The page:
Effective Professional Development: Creating Communities of Adult Learners
By Jeff Heyck-Williams, Director of Curriculum and Instruction, Two Rivers Charter School
As we reimagine schools for the next generation, we also have to reimagine what adult learning can and should look like in schools as well. The traditional model of 'sit and get' professional development where an expert presents the latest strategy with the intention of teachers implementing the strategy next week, doesn't work. In fact, The New Teacher Project's (TNTP) 2015 report, The Mirage: Confronting the Hard Truth About Our Quest for Teacher Development found that many other professional development activities for teachers also aren't particularly effective.
The reasons behind ineffective professional development are complex. However, as The Mirage report found, one major issue is that the professional development that we offer teachers is often a step or more removed from outcomes of student learning. In addition, even when there is tight alignment between student learning and development activities, there often isn't sustained attention to implementing strategies at a high level. Teachers have complained for years about the tendency for school systems to move from one new initiative to the next, and there doesn't seem to be a collective will to slow down and push toward excellence in specific practices.
In response to these challenges, at Two Rivers Public Charter School in Washington, D.C., we have discovered that the most effective professional development requires three core components:
A sustained commitment to driving initiatives toward excellence in student outcomes;
Motivating our staff to make change; and
Opportunities for our staff to work collaboratively toward solutions.
Committing to a Common Instructional Focus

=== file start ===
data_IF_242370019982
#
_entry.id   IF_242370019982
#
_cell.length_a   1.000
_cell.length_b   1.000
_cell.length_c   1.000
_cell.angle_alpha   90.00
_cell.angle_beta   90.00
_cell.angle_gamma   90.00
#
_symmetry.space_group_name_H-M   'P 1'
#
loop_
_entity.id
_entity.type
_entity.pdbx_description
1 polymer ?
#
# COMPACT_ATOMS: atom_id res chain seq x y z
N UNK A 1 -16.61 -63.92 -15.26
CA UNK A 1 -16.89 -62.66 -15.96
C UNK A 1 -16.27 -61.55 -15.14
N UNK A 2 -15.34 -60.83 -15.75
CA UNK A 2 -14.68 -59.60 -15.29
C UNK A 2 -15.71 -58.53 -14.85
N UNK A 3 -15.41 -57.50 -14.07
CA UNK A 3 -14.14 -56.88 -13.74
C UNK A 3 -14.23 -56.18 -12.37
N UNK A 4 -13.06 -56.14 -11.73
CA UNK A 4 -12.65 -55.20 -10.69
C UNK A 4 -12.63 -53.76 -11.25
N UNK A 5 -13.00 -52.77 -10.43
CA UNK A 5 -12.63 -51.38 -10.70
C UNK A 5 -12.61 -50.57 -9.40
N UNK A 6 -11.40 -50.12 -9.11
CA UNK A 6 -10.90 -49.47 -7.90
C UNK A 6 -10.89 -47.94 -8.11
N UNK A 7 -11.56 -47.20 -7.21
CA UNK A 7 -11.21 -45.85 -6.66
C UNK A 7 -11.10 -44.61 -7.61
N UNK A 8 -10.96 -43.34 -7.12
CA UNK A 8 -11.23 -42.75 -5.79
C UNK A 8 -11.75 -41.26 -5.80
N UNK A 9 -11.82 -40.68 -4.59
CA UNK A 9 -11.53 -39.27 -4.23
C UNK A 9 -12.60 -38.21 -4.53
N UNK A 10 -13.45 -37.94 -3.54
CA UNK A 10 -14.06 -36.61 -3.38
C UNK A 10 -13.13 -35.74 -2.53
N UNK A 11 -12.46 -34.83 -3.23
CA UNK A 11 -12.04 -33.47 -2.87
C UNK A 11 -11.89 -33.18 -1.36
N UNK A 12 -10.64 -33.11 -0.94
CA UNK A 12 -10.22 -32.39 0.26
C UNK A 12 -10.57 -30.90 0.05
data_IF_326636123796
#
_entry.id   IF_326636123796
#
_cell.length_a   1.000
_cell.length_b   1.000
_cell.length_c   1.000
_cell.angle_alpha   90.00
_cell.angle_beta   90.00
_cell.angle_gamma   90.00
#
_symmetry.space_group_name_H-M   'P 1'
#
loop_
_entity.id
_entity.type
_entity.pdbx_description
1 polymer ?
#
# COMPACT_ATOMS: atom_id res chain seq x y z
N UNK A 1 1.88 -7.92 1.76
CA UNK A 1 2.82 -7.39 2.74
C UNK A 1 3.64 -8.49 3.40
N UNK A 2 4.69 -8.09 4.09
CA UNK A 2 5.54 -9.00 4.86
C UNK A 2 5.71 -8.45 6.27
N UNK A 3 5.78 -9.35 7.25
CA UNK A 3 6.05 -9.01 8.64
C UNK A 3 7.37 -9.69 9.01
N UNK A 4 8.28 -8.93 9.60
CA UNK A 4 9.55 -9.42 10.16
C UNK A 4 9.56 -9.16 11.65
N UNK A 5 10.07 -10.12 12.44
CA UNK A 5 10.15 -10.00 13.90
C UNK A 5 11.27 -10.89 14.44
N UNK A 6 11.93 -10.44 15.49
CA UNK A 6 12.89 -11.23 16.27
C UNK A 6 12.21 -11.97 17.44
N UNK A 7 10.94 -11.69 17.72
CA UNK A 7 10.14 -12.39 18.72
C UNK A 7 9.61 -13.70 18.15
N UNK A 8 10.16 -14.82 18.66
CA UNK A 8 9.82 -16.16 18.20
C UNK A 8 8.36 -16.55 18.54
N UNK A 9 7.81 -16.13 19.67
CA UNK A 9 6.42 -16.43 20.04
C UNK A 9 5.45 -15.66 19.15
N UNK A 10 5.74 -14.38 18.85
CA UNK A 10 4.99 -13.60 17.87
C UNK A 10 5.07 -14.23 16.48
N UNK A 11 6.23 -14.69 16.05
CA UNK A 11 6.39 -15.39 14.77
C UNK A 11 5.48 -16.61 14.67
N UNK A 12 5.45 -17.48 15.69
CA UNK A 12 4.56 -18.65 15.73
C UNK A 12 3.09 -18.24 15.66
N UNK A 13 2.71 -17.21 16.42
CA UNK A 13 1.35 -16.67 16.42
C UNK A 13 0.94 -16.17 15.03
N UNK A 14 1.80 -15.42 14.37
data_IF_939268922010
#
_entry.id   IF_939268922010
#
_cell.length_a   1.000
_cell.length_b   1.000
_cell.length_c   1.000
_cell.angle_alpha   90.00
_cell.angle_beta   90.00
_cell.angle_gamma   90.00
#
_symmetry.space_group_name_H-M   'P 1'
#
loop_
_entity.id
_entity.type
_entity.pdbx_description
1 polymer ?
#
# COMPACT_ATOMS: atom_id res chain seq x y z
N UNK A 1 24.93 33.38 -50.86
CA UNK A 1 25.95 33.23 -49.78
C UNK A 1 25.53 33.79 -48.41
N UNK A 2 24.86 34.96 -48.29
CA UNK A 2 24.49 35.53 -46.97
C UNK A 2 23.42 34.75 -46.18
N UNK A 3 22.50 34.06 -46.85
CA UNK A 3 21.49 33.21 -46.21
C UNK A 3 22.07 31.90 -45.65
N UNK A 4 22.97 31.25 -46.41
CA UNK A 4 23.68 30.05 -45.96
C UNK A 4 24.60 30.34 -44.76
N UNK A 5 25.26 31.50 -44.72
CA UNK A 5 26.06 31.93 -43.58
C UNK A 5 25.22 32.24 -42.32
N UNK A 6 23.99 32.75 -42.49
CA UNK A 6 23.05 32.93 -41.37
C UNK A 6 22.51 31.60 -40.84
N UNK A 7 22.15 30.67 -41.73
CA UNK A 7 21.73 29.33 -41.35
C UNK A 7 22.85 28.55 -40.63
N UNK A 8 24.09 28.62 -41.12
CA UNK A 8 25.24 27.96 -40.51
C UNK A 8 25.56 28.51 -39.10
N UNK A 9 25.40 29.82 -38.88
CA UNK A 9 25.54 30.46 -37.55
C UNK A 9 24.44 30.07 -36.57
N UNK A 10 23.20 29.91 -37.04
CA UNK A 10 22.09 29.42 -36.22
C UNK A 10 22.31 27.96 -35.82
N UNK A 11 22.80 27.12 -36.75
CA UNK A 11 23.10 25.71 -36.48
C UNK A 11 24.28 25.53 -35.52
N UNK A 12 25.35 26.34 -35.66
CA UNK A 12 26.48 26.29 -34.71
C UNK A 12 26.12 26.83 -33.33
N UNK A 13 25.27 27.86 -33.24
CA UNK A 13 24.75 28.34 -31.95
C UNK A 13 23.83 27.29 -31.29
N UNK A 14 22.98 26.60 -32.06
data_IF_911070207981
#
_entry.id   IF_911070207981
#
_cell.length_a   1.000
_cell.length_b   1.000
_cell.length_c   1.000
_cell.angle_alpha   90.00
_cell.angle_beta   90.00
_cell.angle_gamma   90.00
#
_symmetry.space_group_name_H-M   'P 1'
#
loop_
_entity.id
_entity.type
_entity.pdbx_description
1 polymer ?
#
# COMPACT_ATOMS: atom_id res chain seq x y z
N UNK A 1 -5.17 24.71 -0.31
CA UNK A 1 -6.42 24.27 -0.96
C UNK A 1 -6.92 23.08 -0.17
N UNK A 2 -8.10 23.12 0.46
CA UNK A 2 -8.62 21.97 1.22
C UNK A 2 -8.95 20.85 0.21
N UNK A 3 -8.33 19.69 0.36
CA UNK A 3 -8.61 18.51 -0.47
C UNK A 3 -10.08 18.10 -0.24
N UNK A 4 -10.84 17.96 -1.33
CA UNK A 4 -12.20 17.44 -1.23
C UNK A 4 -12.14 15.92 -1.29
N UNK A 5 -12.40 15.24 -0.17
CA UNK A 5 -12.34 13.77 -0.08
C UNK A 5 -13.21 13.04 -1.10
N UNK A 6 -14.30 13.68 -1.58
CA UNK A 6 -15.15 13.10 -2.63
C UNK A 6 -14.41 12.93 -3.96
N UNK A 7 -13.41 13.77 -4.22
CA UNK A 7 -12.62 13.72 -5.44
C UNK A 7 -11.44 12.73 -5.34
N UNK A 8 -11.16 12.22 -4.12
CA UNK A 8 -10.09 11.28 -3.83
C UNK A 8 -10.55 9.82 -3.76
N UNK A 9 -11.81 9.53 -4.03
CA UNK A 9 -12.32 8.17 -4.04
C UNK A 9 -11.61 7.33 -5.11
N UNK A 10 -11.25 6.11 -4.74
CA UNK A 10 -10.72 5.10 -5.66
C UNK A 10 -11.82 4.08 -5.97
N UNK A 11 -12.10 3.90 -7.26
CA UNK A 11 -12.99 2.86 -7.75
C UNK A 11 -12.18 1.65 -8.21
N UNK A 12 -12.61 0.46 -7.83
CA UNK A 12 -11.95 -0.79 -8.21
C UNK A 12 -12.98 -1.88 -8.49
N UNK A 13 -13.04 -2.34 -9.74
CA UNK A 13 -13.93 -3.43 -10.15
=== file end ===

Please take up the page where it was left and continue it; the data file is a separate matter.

One of the most enduring features of professional development at Two Rivers is our commitment to a single instructional focus, which defines the professional development thrust for our network of schools. While we analyze numerous data sources and obtain the perspectives of multiple stakeholders annually to decide the instructional focus, often we maintain the same instructional focus from year to year with the intent of driving toward excellence and resisting the urge to jump from initiative to initiative.
Focusing on a single instructional focus defines our priorities for our learning community and acts as a filter. For example, over the past year we have focused tightly around classroom management to meet all of our students' social-emotional and academic needs. This has meant that we have not concentrated on improvements to our math or literacy programs that also need attention. We recognize that by prioritizing around a singular area of practice, we improve as a whole network and cement lasting meaningful change in student outcomes.
Motivating Staff to Make Change
In his 2011 book, Drive, The Surprising Truth about What Motivates Us and his viral whiteboard animation, Daniel Pink argues that to achieve greater results in any work requiring more than rudimentary skills, people must be motivated by something beyond rewards and consequences. Instead, we need purpose, autonomy, and an opportunity to work toward mastery. These ideas about motivation are particularly relevant within the context of professional development, where teachers are asked to make adaptive changes to their practice in order to achieve greater results for their students.